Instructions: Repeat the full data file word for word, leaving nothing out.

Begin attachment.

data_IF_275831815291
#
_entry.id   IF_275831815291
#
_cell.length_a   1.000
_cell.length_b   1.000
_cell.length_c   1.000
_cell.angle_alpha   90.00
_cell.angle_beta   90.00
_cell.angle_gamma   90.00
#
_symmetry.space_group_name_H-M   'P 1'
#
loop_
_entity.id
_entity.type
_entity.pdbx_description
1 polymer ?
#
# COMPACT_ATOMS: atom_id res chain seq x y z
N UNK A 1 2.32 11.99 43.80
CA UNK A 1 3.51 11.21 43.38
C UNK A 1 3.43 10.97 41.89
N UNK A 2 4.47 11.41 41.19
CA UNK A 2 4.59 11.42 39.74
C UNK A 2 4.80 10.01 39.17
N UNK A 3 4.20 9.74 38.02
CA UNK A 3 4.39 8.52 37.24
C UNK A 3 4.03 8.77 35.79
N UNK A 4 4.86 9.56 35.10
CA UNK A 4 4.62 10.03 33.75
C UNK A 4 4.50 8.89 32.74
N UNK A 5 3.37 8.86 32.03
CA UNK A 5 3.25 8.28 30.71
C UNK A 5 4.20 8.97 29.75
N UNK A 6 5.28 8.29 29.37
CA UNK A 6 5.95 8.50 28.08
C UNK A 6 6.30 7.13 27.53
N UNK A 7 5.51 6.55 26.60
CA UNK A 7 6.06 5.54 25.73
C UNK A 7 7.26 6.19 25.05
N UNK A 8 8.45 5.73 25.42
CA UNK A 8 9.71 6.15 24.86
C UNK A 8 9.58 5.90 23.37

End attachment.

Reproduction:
data_IF_275831815291
#
_entry.id   IF_275831815291
#
_cell.length_a   1.000
_cell.length_b   1.000
_cell.length_c   1.000
_cell.angle_alpha   90.00
_cell.angle_beta   90.00
_cell.angle_gamma   90.00
#
_symmetry.space_group_name_H-M   'P 1'
#
loop_
_entity.id
_entity.type
_entity.pdbx_description
1 polymer ?
#
# COMPACT_ATOMS: atom_id res chain seq x y z
N UNK A 1 2.32 11.99 43.80
CA UNK A 1 3.51 11.21 43.38
C UNK A 1 3.43 10.97 41.89
N UNK A 2 4.47 11.41 41.19
CA UNK A 2 4.59 11.42 39.74
C UNK A 2 4.80 10.01 39.17
N UNK A 3 4.20 9.74 38.02
CA UNK A 3 4.39 8.52 37.24
C UNK A 3 4.03 8.77 35.79
N UNK A 4 4.86 9.56 35.10
CA UNK A 4 4.62 10.03 33.75
C UNK A 4 4.50 8.89 32.74
N UNK A 5 3.37 8.86 32.03
CA UNK A 5 3.25 8.28 30.71
C UNK A 5 4.20 8.97 29.75
N UNK A 6 5.28 8.29 29.37
CA UNK A 6 5.95 8.50 28.08
C UNK A 6 6.30 7.13 27.53
N UNK A 7 5.51 6.55 26.60
CA UNK A 7 6.06 5.54 25.73
C UNK A 7 7.26 6.19 25.05
N UNK A 8 8.45 5.73 25.42
CA UNK A 8 9.71 6.15 24.86
C UNK A 8 9.58 5.90 23.37